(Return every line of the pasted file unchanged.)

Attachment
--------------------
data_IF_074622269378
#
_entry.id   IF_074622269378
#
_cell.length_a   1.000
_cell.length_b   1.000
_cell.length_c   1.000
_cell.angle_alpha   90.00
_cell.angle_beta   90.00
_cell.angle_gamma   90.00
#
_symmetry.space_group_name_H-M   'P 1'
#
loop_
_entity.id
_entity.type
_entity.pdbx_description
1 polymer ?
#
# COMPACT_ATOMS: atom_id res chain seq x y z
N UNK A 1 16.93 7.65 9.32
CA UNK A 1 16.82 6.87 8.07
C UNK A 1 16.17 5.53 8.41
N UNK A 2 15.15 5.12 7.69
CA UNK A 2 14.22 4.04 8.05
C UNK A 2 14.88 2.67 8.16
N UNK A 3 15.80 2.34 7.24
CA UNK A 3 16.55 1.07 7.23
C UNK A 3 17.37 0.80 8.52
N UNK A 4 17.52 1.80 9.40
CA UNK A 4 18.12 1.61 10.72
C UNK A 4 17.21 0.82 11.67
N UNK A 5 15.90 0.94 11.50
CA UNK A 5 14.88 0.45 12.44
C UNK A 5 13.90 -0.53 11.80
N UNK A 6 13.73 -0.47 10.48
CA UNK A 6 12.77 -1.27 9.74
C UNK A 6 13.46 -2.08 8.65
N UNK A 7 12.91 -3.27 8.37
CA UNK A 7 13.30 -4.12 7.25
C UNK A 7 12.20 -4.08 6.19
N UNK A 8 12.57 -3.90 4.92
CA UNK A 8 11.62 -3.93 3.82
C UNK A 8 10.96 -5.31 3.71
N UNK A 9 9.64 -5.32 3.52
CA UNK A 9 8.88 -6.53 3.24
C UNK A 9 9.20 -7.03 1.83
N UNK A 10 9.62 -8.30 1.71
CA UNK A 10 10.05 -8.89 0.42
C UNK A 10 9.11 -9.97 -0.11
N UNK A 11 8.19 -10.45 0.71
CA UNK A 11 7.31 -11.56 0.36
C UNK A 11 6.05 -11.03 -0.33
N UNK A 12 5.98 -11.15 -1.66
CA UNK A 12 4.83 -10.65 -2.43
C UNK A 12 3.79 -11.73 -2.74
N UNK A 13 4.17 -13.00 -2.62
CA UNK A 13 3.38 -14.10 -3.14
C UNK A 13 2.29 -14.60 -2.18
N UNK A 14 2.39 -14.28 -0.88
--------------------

data_IF_074622269378
#
_entry.id   IF_074622269378
#
_cell.length_a   1.000
_cell.length_b   1.000
_cell.length_c   1.000
_cell.angle_alpha   90.00
_cell.angle_beta   90.00
_cell.angle_gamma   90.00
#
_symmetry.space_group_name_H-M   'P 1'
#
loop_
_entity.id
_entity.type
_entity.pdbx_description
1 polymer ?
#
# COMPACT_ATOMS: atom_id res chain seq x y z
N UNK A 1 16.93 7.65 9.32
CA UNK A 1 16.82 6.87 8.07
C UNK A 1 16.17 5.53 8.41
N UNK A 2 15.15 5.12 7.69
CA UNK A 2 14.22 4.04 8.05
C UNK A 2 14.88 2.67 8.16
N UNK A 3 15.80 2.34 7.24
CA UNK A 3 16.55 1.07 7.23
C UNK A 3 17.37 0.80 8.52
N UNK A 4 17.52 1.80 9.40
CA UNK A 4 18.12 1.61 10.72
C UNK A 4 17.21 0.82 11.67
N UNK A 5 15.90 0.94 11.50
CA UNK A 5 14.88 0.45 12.44
C UNK A 5 13.90 -0.53 11.80
N UNK A 6 13.73 -0.47 10.48
CA UNK A 6 12.77 -1.27 9.74
C UNK A 6 13.46 -2.08 8.65
N UNK A 7 12.91 -3.27 8.37
CA UNK A 7 13.30 -4.12 7.25
C UNK A 7 12.20 -4.08 6.19
N UNK A 8 12.57 -3.90 4.92
CA UNK A 8 11.62 -3.93 3.82
C UNK A 8 10.96 -5.31 3.71
N UNK A 9 9.64 -5.32 3.52
CA UNK A 9 8.88 -6.53 3.24
C UNK A 9 9.20 -7.03 1.83
N UNK A 10 9.62 -8.30 1.71
CA UNK A 10 10.05 -8.89 0.42
C UNK A 10 9.11 -9.97 -0.11
N UNK A 11 8.19 -10.45 0.71
CA UNK A 11 7.31 -11.56 0.36
C UNK A 11 6.05 -11.03 -0.33
N UNK A 12 5.98 -11.15 -1.66
CA UNK A 12 4.83 -10.65 -2.43
C UNK A 12 3.79 -11.73 -2.74
N UNK A 13 4.17 -13.00 -2.62
CA UNK A 13 3.38 -14.10 -3.14
C UNK A 13 2.29 -14.60 -2.18
N UNK A 14 2.39 -14.28 -0.88